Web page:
“CSS Rooted”: Flexible Font Sizes with REM

Discussions about the best way to define the font size and the font size is probably as old as the Web. Besides the traditional candidates such as px , em and % there with things, a new candidate who combines the best of the other units in themselves.

Used to be standard: font size by em or %

Until about 2008, it was considered largely as a best practice to define the font size in the CSS as flexible as possible. These units were em or % used, relative to the default setting in the browser, usually in 16px lies.

This flexible mix served to users at the time the best reading experience, since many browsers have had no zoom and page with IE6 could px back-defined text is not at all, at least without an intervention in the system settings.

Both em and % were in practice problems with the inheritance of font sizes. A percentage is always relative to something, usually to the parent element, and at em is no different:

  • In a box model property as margin-bottom is oriented em to the font size of the element itself is a change the font size, the spacing, which for example in the text is often a desired effect.
  • In contrast, the font size as a basis for a valid em the font size of the parent element . An indication of such 0.875em Thus, at each nesting a little bit smaller.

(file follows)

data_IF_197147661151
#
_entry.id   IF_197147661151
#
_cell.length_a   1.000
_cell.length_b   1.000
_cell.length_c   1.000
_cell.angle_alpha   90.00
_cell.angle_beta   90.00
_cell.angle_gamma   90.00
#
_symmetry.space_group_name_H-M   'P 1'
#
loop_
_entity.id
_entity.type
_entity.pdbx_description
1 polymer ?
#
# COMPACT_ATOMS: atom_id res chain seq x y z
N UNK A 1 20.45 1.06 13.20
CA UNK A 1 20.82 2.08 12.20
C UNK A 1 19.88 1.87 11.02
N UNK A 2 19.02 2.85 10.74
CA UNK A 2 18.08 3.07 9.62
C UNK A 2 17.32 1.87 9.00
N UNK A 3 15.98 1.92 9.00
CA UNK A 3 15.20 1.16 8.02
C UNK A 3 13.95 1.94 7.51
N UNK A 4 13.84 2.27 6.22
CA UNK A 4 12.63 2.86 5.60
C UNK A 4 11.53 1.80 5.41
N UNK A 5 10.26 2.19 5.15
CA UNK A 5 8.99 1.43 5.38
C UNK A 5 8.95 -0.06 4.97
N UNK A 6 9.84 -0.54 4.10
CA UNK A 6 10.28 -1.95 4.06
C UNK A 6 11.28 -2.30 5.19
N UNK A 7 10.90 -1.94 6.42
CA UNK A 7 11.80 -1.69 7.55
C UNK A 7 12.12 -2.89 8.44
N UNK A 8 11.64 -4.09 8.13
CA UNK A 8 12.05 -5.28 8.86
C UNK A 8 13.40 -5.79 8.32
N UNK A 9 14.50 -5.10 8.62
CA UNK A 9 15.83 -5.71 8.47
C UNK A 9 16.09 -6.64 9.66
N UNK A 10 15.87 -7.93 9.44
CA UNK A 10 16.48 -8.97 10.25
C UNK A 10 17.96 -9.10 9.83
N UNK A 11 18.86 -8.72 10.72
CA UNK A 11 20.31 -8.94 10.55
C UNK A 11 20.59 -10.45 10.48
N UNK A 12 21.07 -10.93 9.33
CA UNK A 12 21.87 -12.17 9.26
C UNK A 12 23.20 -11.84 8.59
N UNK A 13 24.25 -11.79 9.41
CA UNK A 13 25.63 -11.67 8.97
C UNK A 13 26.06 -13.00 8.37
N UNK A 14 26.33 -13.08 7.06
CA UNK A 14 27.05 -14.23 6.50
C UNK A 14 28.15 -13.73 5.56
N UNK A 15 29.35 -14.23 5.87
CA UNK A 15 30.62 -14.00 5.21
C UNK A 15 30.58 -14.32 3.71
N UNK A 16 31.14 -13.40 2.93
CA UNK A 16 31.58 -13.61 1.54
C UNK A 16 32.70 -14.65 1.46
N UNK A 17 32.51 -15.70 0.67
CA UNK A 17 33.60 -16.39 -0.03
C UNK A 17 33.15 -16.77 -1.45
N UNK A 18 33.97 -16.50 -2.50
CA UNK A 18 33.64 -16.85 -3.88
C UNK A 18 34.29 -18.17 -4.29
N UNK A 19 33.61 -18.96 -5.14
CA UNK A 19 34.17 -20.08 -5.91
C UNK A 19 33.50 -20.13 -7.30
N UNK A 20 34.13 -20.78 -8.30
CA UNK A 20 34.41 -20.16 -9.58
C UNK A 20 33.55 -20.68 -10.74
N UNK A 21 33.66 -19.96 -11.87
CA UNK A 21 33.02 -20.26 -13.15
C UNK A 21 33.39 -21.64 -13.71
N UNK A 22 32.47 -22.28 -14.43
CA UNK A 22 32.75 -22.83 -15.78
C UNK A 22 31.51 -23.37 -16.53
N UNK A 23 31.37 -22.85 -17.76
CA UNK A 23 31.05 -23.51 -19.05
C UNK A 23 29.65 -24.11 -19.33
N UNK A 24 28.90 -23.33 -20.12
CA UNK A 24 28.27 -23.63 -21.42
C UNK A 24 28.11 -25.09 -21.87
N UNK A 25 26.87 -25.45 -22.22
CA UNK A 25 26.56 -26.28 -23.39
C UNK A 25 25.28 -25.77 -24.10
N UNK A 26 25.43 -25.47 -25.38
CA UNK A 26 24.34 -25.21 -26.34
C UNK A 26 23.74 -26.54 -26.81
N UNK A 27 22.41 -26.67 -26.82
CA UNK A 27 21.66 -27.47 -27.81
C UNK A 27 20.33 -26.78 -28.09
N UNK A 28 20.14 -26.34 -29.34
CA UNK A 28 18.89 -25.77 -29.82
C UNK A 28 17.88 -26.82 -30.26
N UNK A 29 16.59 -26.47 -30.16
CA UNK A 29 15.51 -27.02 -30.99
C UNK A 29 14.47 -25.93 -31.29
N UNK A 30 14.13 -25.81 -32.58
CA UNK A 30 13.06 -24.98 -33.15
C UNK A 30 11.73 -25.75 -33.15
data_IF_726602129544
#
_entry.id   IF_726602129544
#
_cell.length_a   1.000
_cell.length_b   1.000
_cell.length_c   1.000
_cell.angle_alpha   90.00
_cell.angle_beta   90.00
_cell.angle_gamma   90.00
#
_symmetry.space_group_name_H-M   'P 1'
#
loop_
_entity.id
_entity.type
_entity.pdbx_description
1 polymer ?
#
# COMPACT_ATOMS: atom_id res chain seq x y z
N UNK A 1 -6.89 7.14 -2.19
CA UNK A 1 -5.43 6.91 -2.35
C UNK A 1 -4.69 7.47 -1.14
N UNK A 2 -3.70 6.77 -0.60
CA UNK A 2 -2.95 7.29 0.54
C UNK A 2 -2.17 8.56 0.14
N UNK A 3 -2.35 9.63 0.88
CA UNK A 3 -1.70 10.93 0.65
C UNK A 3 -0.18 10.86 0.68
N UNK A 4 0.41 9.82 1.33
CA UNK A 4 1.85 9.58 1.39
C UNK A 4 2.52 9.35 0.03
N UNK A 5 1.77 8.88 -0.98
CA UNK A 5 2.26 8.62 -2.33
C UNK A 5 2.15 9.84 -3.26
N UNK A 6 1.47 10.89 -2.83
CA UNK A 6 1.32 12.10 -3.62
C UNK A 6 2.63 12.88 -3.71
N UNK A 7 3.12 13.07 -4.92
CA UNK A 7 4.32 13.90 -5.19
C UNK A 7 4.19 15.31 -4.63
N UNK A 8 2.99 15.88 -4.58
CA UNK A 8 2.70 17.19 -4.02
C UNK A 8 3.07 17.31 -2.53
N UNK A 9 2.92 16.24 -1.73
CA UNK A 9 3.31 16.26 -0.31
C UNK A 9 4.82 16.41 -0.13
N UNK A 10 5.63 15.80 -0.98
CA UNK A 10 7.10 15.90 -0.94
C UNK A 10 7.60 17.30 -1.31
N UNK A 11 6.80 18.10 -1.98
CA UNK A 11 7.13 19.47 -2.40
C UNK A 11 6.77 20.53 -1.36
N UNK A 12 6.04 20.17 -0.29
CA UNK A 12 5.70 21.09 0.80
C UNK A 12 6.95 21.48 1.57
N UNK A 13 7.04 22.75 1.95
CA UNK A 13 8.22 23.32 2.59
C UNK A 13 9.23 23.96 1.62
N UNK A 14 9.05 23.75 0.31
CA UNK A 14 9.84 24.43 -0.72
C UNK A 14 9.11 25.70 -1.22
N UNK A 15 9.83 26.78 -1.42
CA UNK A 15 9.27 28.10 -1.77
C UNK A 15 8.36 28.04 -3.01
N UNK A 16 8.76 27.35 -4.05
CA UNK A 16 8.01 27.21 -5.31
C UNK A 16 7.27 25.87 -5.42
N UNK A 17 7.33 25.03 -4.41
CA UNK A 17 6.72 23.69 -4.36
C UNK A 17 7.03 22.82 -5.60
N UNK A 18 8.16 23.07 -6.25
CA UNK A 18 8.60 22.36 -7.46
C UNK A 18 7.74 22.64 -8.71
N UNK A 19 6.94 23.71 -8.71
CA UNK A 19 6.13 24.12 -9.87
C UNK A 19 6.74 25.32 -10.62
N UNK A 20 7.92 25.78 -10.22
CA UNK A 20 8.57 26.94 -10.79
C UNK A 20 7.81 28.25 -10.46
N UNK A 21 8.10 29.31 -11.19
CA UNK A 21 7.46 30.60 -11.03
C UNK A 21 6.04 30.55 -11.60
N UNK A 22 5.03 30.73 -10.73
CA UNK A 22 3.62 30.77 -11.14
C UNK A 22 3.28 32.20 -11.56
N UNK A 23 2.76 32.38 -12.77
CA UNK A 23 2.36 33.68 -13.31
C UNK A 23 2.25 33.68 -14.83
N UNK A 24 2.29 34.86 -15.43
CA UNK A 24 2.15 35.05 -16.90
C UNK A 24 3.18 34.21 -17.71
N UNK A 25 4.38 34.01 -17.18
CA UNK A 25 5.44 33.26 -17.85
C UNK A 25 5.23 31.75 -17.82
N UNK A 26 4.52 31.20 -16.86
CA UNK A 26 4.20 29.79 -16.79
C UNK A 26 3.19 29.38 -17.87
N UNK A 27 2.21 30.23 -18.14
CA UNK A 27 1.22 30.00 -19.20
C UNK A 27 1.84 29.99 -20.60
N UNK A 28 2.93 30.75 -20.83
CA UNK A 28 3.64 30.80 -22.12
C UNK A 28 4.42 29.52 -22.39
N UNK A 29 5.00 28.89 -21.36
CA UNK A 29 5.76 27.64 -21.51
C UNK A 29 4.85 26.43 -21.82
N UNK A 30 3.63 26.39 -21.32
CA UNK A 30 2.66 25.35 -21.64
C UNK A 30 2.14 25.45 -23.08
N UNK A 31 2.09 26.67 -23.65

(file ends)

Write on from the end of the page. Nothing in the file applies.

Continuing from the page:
Almost like Alice in Wonderland. Times too large, sometimes small, but really fit but then never do them.

The temporary emancipation of px

In February 2009, Jens Grochtdreis held in his blog article ” The unfortunate thing with the font scaling “a short plea for the pixels. Modern browsers had at that time a page zoom and IE6 was important as a counter argument less and less.

A year later, Gerrit van Aaken published a post with the title ” Why do I use pixels for CSS font sizes “. In the discussion below Gerrits commitment to px Things were high, but particularly noteworthy is comment # 22 , in which a unit called the rem is mentioned, which was most web designers have been largely unknown.

The “root em”: rem as a new star in the font-Heaven

Since about 2011, the things, slowly but surely known, because it combines the advantages ofpx and em . It’s as flexible as his older brother, em , but bypasses the disadvantages of inheritance, because the “root em” always on the root element <html> refers (not to <body> ).

By the value of things, to get, simply dividing the desired pixel size by the output value 16The CSS would look such a font definition as follows:

html {  font-size :  100% ;  }  / * default browser, 16px * /
h1 {  font-size : 1.75rem ;  }  / * 28/16 = 1.75 * /
h2 {  font-size : 1.375rem ;  }  / * 22 / 16 = 1375 * /
p {  font-size : 0.875rem ;  }  / * 14/16 = 0875 * /

The fallback for old browsers with px

That sounds almost too good to be true, but in fact the story has only one catch: Old browsers, as always. On http://caniuse.com/rem , one can get a good overview, and does not look so bad:


The real weaknesses provide the IE prior to version 9, and Opera Mini. For these and all other old browser colleagues one can incorporate in its stylesheets pixel fallback that look like for the above example it could:

html { font-size: 100%; }
h1 {
font-size: 28px;
font-size: 1.75rem;
h2 {
font-size: 22px;
font-size: 1.375rem;
p {
font-size: 14px;
font-size: 0.875rem;

Modern browsers read and write as part of the cascade px value with the rem -value, however, take the older px statement and ignore the second line. Perfectly.

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  1. great collection and tutorial for all designer.

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